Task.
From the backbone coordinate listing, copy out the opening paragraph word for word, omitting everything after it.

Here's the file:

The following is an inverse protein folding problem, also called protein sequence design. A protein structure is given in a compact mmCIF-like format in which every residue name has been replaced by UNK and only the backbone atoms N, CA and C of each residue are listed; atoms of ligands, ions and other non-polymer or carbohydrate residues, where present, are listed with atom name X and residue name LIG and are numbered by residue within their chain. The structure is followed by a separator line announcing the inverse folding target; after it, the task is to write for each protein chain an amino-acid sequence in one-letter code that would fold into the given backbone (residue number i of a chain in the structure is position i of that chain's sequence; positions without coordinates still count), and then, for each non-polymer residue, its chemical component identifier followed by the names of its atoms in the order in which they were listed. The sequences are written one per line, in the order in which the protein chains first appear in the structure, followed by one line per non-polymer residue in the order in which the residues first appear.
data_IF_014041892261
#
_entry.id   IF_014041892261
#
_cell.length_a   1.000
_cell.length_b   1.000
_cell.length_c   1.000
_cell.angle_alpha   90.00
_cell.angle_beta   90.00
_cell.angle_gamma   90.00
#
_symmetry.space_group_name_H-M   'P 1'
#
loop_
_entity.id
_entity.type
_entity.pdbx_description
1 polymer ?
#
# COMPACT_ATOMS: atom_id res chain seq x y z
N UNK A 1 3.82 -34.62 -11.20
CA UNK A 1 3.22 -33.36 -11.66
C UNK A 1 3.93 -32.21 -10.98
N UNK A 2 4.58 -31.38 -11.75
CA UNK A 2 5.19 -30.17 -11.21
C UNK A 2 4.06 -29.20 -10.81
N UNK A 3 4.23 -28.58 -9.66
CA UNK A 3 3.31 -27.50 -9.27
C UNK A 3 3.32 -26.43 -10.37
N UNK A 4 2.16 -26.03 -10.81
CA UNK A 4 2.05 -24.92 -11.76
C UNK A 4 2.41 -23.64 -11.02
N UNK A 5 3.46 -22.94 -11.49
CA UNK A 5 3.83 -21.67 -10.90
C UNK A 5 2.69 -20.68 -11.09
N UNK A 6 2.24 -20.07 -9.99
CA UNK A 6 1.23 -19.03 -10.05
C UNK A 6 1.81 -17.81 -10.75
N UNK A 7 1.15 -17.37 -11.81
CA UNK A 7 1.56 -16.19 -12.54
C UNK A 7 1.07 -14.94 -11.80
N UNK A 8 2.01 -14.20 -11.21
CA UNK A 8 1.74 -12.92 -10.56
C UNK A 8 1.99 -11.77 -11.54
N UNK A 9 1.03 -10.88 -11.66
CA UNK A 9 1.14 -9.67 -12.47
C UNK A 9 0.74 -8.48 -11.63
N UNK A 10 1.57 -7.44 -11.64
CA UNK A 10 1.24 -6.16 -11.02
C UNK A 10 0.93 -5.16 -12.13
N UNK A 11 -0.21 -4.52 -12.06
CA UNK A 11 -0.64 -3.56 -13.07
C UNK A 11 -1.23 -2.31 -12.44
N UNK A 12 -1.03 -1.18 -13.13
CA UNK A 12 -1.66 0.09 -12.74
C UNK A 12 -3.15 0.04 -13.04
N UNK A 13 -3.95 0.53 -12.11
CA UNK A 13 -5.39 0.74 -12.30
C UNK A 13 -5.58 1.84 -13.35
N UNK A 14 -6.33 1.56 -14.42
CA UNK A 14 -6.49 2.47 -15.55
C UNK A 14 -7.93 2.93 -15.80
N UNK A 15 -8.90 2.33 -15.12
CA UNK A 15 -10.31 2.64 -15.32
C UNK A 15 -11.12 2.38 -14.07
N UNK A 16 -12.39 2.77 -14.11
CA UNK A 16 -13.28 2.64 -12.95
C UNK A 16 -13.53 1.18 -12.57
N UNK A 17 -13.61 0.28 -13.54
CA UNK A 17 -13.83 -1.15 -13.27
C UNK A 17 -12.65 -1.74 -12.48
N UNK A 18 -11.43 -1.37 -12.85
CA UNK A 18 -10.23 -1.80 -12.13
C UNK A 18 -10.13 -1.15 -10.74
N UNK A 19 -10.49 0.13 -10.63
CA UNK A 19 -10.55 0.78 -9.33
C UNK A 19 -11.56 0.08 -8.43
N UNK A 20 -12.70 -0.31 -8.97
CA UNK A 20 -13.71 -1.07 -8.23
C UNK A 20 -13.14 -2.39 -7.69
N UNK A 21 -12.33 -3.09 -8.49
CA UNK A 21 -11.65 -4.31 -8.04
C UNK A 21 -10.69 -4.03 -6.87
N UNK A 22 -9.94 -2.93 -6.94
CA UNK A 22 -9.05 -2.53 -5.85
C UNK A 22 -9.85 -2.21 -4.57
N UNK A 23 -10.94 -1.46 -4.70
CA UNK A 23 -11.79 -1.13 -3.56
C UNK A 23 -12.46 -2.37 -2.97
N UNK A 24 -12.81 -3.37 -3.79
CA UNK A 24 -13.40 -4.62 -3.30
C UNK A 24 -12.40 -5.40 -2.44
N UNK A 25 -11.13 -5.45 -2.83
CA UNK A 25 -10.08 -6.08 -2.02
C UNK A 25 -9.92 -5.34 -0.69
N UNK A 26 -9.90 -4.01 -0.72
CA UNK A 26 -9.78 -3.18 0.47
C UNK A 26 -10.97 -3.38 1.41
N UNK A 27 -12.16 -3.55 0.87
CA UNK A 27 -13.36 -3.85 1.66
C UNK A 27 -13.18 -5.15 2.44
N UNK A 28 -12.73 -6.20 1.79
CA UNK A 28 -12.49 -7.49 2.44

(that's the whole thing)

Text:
The following is an inverse protein folding problem, also called protein sequence design. A protein structure is given in a compact mmCIF-like format in which every residue name has been replaced by UNK and only the backbone atoms N, CA and C of each residue are listed; atoms of ligands, ions and other non-polymer or carbohydrate residues, where present, are listed with atom name X and residue name LIG and are numbered by residue within their chain. The structure is followed by a separator line announcing the inverse folding target; after it, the task is to write for each protein chain an amino-acid sequence in one-letter code that would fold into the given backbone (residue number i of a chain in the structure is position i of that chain's sequence; positions without coordinates still count), and then, for each non-polymer residue, its chemical component identifier followed by the names of its atoms in the order in which they were listed. The sequences are written one per line, in the order in which the protein chains first appear in the structure, followed by one line per non-polymer residue in the order in which the residues first appear.